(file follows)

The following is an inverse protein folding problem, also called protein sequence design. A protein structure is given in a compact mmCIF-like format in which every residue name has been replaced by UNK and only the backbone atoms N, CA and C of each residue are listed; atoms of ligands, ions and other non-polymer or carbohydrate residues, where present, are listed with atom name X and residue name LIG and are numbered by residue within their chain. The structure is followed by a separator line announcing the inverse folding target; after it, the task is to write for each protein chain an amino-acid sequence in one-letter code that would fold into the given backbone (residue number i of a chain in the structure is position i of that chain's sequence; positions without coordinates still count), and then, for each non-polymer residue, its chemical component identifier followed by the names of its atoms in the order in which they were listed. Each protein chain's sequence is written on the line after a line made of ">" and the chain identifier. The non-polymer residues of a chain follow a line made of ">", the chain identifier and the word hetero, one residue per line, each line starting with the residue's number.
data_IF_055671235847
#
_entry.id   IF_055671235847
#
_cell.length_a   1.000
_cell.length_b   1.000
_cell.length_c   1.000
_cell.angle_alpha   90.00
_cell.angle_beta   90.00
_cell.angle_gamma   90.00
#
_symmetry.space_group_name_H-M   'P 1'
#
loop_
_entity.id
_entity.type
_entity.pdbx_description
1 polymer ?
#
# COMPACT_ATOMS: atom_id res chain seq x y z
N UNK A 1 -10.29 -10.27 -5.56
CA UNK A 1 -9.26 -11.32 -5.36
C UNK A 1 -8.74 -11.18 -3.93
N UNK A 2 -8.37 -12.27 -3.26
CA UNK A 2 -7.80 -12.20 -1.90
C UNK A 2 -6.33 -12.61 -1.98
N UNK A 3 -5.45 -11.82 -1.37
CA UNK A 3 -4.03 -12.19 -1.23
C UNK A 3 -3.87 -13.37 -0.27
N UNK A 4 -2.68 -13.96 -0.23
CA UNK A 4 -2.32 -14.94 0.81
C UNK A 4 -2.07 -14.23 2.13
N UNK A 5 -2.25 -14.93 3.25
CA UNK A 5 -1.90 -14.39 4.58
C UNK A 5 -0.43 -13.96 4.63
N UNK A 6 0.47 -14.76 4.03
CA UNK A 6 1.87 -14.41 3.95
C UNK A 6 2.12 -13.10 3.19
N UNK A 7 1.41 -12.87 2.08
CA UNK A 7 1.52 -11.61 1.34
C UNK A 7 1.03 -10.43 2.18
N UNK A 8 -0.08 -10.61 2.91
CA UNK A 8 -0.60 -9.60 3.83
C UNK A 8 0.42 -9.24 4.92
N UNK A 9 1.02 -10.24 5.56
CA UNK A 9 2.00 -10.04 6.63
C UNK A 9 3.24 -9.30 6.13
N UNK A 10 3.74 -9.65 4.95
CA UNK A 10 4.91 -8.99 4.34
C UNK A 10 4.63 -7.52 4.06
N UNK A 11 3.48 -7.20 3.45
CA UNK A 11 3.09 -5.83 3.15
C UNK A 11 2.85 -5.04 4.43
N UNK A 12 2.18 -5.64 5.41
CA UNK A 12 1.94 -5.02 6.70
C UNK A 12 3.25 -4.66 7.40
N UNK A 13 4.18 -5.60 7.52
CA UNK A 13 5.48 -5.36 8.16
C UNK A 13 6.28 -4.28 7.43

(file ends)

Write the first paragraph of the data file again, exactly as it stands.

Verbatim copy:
The following is an inverse protein folding problem, also called protein sequence design. A protein structure is given in a compact mmCIF-like format in which every residue name has been replaced by UNK and only the backbone atoms N, CA and C of each residue are listed; atoms of ligands, ions and other non-polymer or carbohydrate residues, where present, are listed with atom name X and residue name LIG and are numbered by residue within their chain. The structure is followed by a separator line announcing the inverse folding target; after it, the task is to write for each protein chain an amino-acid sequence in one-letter code that would fold into the given backbone (residue number i of a chain in the structure is position i of that chain's sequence; positions without coordinates still count), and then, for each non-polymer residue, its chemical component identifier followed by the names of its atoms in the order in which they were listed. Each protein chain's sequence is written on the line after a line made of ">" and the chain identifier. The non-polymer residues of a chain follow a line made of ">", the chain identifier and the word hetero, one residue per line, each line starting with the residue's number.